Tag Archives: Cheepatakadumpa

Cheepatakadumpa: Hitting the G-Spot

Three friends — Teja (Bhumika Dube), Santo (Ipshita Chakraborty Singh) and Tamanna (Annapurna Soni) — from small-town India meet at an upmarket mall, and from there, take the audience on a pillion ride into the world of female desire on a full moon night.

A tightly-knit storyline has the trio exploring the idea of women loving their bodies by taking matters into their hands, quite literally. Two of the actors — Bhumika and Ipshita — have co-written the script with filmmaker Devashish Makhija, and it reflects in their combined gaze on the subject. The off-screen camaraderie of the trio, all alumni of the National School of Drama with a solid body of work in theatre, makes them shine in this short. Sharp dialogues, clever camera work, and tight editing give the not-so-openly-spoken topic in Hindi cinema, ample space to stretch itself to the imagination. 

Santo (Ipshita Chakraborty Singh)

The opening scene is a good starter. Teja owns her sexuality and unabashedly. That unbelievable power of ownership leads the audience to the unchartered territory of female desire, and Santo as the woman who fantasises about having sex with a married man under full moon’s gaze that night, ably takes the plot further.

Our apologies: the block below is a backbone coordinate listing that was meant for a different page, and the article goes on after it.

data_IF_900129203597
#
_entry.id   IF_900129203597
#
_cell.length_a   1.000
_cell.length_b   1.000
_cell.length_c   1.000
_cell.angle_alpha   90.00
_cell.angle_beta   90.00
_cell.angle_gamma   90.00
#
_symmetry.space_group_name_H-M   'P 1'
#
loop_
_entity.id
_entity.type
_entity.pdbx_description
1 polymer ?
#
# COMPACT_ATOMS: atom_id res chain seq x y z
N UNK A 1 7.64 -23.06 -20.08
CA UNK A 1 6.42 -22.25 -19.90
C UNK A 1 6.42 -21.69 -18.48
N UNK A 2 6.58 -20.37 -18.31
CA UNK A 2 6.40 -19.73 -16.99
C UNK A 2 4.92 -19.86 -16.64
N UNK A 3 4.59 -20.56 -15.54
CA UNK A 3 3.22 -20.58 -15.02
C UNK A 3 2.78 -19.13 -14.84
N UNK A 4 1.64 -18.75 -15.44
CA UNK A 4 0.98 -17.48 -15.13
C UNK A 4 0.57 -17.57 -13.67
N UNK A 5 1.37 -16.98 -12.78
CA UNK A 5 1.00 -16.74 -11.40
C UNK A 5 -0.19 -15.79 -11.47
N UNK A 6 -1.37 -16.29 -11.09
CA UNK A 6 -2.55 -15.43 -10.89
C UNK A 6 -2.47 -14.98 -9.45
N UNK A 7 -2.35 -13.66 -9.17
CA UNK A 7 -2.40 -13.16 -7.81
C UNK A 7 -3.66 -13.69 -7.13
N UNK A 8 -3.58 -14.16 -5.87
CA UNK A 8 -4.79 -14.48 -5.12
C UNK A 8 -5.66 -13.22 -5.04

Teja (Bhumika Dube).

In between, the duo leads married but yet uninitiated Tamanna to experience that elusive pleasure for the first time. The transition from organ to orgasm is organic. The result is an ecstatic high. Bishna Chouhan adds zealously to keep the spark alive with her deadpan expression.  

The last scene pans out in the open and broad daylight, letting the audience experience the freaky idea of femaleness, of women seeking pleasure and owning their sexuality through the deft approach of a man and two women to this taboo subject. The scene is liberating. Together, all of them have treaded the thin line, carefully manoeuvring the plot and keeping it on track without being preachy or voyeuristic, and that’s quite a feat to say it all in barely 23 minutes. 

Tamanna (Annapurna Soni).

Makhija uses the mobile camera, fiddles with aspect ratio, cramps the actor in small spaces and lets the camera focus on their quirky expressions, movements and gestures as they go about exploring their femaleness in this short film currently playing at the Dharamshala International Film Festival.   

Cheepatakadumpa questions the double standards regarding sexuality — a rule for a man, an exception for a woman — subtly by letting the female protagonists explore the idea that there’s nothing wrong in seeking pleasure. It is in their hands, after all.

Register to watch it, here:  https://online.diff.co.in/film/cheepatakadumpa/       

(All pics courtesy https://makhijafilm.com/)